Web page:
The new management of financially troubled National Public Radio is considering a 40 percent cut in the news and public affairs budget that could drastically change the network's two most popular programs, "All Things Considered" and "Morning Edition." Already, reaction from some member stations and staff of the NPR network has ranged from alarm to anger.

A preliminary working budget for fiscal year 1984 would slash the news and public affairs budget from $5.3 million to approximately $3.3 million.

"There is no firm decision on those figures," said Ronald C. Bornstein, the new acting chief operating officer of NPR.

The future shape of the two programs, Bornstein said, would be decided by the full board in June. "I don't think the format of the two programs would be that altered, and the board would be presented with several alternatives."

For the past two months NPR has been battling a severe financial crisis caused by an unexpected $5.8 million deficit. The financial situation led to the resignation of president Frank Mankiewicz, who had brought the network to national respectability since he took the post in 1977.

The preliminary proposals are "the worst-case situation," said Jack Mitchell, special assistant to Bornstein. "That is a working proposal and it is kind of premature to talk about it. But it is very drastic. The budget next year has to be balanced, and we are talking in those kinds of ranges."

Mitchell, who was the producer of "All Things Considered" when it debuted in 1971, discussed the proposals with senior producers and editors yesterday in Washington.

"They feel the programs should not be cut and I agree," he said.

Even in these early stages, reaction to the proposals by the NPR staff and some member stations has been angry. At a public radio conference last month, the stations passed a resolution urging the NPR board to save the news programs, calling the two "the number-one programming priority."

John Beck, director of WNYC in New York, one of the largest member stations, yesterday sent a telegram to Bornstein expressing his outrage.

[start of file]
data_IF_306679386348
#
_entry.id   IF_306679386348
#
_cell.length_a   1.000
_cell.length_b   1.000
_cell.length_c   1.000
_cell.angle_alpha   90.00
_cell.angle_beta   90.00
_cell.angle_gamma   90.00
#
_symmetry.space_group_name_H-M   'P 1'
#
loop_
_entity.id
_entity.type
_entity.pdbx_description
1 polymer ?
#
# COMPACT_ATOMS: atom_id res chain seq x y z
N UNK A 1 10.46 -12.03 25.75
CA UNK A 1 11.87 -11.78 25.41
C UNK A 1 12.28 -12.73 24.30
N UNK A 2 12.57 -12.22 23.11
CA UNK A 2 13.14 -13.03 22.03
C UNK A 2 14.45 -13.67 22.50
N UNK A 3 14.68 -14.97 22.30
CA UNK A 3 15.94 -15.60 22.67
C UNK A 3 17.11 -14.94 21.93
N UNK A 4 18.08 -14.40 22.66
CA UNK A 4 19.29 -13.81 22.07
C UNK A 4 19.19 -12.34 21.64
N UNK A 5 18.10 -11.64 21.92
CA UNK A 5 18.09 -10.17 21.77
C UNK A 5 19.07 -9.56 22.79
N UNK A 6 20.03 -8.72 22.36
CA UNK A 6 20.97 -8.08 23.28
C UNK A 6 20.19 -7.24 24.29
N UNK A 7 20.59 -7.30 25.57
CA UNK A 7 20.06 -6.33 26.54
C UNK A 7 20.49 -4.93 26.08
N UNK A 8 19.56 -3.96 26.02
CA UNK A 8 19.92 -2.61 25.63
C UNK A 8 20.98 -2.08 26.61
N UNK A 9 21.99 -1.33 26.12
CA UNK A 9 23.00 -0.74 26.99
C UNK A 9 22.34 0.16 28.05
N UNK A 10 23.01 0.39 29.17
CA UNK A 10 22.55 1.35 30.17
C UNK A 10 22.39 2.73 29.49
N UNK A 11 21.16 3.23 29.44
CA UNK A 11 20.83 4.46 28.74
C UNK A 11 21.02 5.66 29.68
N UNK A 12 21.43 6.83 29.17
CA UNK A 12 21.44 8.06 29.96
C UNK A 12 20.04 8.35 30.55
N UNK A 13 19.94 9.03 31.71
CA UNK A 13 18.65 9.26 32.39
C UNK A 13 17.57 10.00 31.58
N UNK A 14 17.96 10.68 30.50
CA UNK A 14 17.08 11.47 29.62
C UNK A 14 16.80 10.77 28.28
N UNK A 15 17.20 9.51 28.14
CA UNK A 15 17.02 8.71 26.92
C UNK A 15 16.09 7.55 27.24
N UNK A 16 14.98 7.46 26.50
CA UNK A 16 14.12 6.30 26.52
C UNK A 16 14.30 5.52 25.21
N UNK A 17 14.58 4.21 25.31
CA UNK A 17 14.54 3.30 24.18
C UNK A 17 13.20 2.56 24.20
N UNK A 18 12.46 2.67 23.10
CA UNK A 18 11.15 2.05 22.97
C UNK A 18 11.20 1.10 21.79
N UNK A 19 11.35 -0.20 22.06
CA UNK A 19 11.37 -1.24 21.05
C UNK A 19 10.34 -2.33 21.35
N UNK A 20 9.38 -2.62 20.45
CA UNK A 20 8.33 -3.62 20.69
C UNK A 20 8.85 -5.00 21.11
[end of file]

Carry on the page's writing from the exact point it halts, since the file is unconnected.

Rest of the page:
"It said this is a critical issue for us and we will carry on the debate in any way we can," said Beck. "In my opinion cutting those two shows would destroy the basic credibility of public radio. Quality in news is what we have created. Any reductions undermine our relationship. This is the single most important issue in public radio."

Bornstein said he sent an immediate reply to Beck saying, "It is important the members of the system express their viewpoint."

Other reaction included consideration of a protest letter to Bornstein and the NPR board by the senior staff. One reporter said yesterday, "I think if the proposals go through, every senior on-the-air person would seek employment elsewhere."

Ruth Hirschman, general manager of KCRW in Santa Monica, Calif., said, "I am sending a night letter asking for a communications hookup with the member stations to discuss the proposals. We have not received any information. The whole sense one has is of tremendous high-handedness. We feel a lack of energy, as if the only approach would be to cut, cut, cut. What is the motivation of going after 'All Things Considered' and 'Morning Edition'? They are the lifeblood of the stations."

In the three days that Bornstein has been the temporary chief executive at NPR, Mankiewicz formally resigned and Bornstein issued memos to the staff on contacts with the press, the board members of NPR and the Corporation for Public Broadcasting, the federal agency that assists in funding NPR. The memos instructed that all media contacts be channeled through the public information office and all contacts with the board or CPB be reported to Bornstein.

"That is standard procedure," said Bornstein. "Neither one of those things is designed to be punitive or restrictive. I just want to make sure everyone is receiving the same information."

The interim executives, said Bornstein, will submit the proposals to the financial committee of the NPR board next week. The full board will meet in June, when an internal audit of NPR finances is expected to be finished. The General Accounting Office is also conducting an audit.